Ten years ago, I was a university student spending my summers working in the marketing department of a downtown engineering company. I had attended Christian schools all my life and I was not used to being in such a thoroughly secular environment. But I got along with my co-workers, including one woman who gave me some tips on being a professional writer.
One day after work, we were riding the SkyTrain home together, and just before we reached her stop, I asked if she would be interested in coming to my church. She giggled a bit and said, “Am I your ‘project’?” I quickly said no, but I felt like I’d been caught telling a fib. I had invited her out of a sense of duty as much as anything else, and it bothered me to think that I may have treated her in a somewhat depersonalized way.
I was reminded of that incident while watching The Big Kahuna, a simple but profound film about three industrial-lubricant salesmen who spend a weekend at a convention hoping to close a big deal. One of the salesmen is Bob (Peter Facinelli), a shy born again believer who accepts the teasing of his co-workers but also takes a stand, however awkwardly, for his values.
When his aggressive, constantly cursing colleague Larry (Kevin Spacey) suggests that they go ogle some women, Bob responds that it is adulterous to even look at a woman lustfully. Also, a recurring theme in the film is that, to salesmen, people are nothing but ‘functions’; everyone is a potential customer and everything is judged by whether or not it can be used to make a sale. Bob resists this dehumanizing approach to the world.
Larry and his old friend Phil (Danny DeVito) are particularly interested in one corporate executive, who they call “the big kahuna.” Above all else, they must land that one client, so they host a party, hoping to lure him in. At first it appears that he never showed up. But after the party is over, they discover that he did make an appearance, wearing someone else’s name-tag. Not only that, but he became fast friends with Bob.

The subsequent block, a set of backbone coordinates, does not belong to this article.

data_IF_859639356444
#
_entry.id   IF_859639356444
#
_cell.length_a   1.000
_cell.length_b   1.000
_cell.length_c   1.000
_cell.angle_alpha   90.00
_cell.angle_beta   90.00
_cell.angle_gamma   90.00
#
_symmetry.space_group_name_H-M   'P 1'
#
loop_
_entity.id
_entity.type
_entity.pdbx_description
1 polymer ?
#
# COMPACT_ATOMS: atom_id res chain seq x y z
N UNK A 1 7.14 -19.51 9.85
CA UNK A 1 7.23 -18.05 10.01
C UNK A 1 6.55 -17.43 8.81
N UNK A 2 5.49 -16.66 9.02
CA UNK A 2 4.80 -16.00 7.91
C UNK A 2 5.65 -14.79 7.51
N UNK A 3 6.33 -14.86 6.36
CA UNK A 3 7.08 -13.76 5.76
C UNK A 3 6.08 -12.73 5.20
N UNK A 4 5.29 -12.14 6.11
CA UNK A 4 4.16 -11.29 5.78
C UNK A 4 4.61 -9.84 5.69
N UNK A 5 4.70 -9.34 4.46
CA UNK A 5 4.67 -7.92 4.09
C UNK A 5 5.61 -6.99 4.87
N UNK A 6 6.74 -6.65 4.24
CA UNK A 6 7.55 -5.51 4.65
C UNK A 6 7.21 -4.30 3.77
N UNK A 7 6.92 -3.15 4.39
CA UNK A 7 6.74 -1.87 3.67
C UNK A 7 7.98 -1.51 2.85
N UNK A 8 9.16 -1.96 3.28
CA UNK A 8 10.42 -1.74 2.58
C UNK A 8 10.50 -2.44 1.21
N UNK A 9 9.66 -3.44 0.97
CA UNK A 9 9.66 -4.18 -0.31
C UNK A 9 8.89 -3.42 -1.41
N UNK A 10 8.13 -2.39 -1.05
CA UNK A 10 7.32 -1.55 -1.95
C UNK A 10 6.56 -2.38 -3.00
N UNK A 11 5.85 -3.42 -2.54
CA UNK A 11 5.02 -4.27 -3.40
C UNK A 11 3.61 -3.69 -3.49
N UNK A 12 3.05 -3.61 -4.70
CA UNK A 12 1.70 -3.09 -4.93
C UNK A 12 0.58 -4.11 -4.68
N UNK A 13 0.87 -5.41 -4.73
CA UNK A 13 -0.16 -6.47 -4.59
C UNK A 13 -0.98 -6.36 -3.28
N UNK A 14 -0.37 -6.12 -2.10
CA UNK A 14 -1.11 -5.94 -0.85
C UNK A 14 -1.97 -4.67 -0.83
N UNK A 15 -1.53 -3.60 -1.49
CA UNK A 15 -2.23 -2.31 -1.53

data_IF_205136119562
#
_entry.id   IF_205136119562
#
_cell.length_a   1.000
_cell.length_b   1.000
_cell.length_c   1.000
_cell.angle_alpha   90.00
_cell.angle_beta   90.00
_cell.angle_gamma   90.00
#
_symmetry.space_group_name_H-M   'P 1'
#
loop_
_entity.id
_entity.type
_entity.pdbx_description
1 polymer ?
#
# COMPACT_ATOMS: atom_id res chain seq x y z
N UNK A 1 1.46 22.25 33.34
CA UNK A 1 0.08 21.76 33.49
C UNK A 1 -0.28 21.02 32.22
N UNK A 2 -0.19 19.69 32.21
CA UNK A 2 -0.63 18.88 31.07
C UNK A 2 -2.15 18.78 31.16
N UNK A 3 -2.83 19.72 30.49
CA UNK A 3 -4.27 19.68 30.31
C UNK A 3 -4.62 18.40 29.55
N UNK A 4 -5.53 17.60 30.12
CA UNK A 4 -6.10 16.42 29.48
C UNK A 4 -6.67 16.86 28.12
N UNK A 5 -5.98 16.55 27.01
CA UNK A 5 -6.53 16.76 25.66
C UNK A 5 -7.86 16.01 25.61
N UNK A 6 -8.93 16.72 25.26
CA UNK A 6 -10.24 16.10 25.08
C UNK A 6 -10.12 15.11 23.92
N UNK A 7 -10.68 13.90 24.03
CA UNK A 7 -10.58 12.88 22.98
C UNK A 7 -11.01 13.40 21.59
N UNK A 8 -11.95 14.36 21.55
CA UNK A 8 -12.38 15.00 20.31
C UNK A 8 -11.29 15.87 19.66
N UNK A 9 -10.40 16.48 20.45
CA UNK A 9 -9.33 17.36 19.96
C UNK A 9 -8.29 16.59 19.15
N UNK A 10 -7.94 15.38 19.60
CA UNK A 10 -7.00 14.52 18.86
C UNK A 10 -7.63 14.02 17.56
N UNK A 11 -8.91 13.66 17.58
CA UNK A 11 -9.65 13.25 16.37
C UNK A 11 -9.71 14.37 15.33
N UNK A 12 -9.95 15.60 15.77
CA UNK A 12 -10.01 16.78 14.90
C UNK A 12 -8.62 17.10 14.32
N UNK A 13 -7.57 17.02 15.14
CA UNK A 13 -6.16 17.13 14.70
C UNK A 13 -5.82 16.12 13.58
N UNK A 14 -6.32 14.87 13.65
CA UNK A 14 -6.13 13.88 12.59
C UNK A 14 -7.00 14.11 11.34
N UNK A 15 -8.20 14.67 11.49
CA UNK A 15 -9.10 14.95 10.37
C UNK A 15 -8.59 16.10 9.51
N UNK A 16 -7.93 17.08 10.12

It turns out ‘the big kahuna’ was quietly grieving the death of his dog, and Bob, not knowing who he was, began to console him. Pressed for information, Bob tells Larry and Phil they never got around to discussing industrial lubricants; instead, Bob used the man’s sadness as a ‘lead-in’ for introducing him to Jesus. And one of the film’s central questions is whether Bob, in his own way, is treating people as ‘functions.’
There are no good guys or bad guys in this film. In fact, there are few guys, period; director John Swanbeck, adapting Roger Rueff’s three-man play Hospitality Suite, doesn’t even try to open it up by adding new characters to the mix. But why should he?
All the actors are superb. Spacey finds a better mix of sarcasm and subtlety as Larry than he ever did in American Beauty; Facinelli conveys Bob’s callowness without sacrificing his positive points; and DeVito is a revelation as a soul-searcher who knows he needs to make some changes in his life.
Most critics, if they mention the film’s religious elements, have done so only in passing. Perhaps, as Roger Ebert has said, they are blinded by their own secular beliefs. But make no mistake about it, despite its Mamet-like vulgarities, this is a deeply spiritual film.
It does not deny the gospel any more than it denies the validity of industrial lubricants. But it does challenge us to be honest and humble in our relationships — especially when we are dealing with matters of the spirit.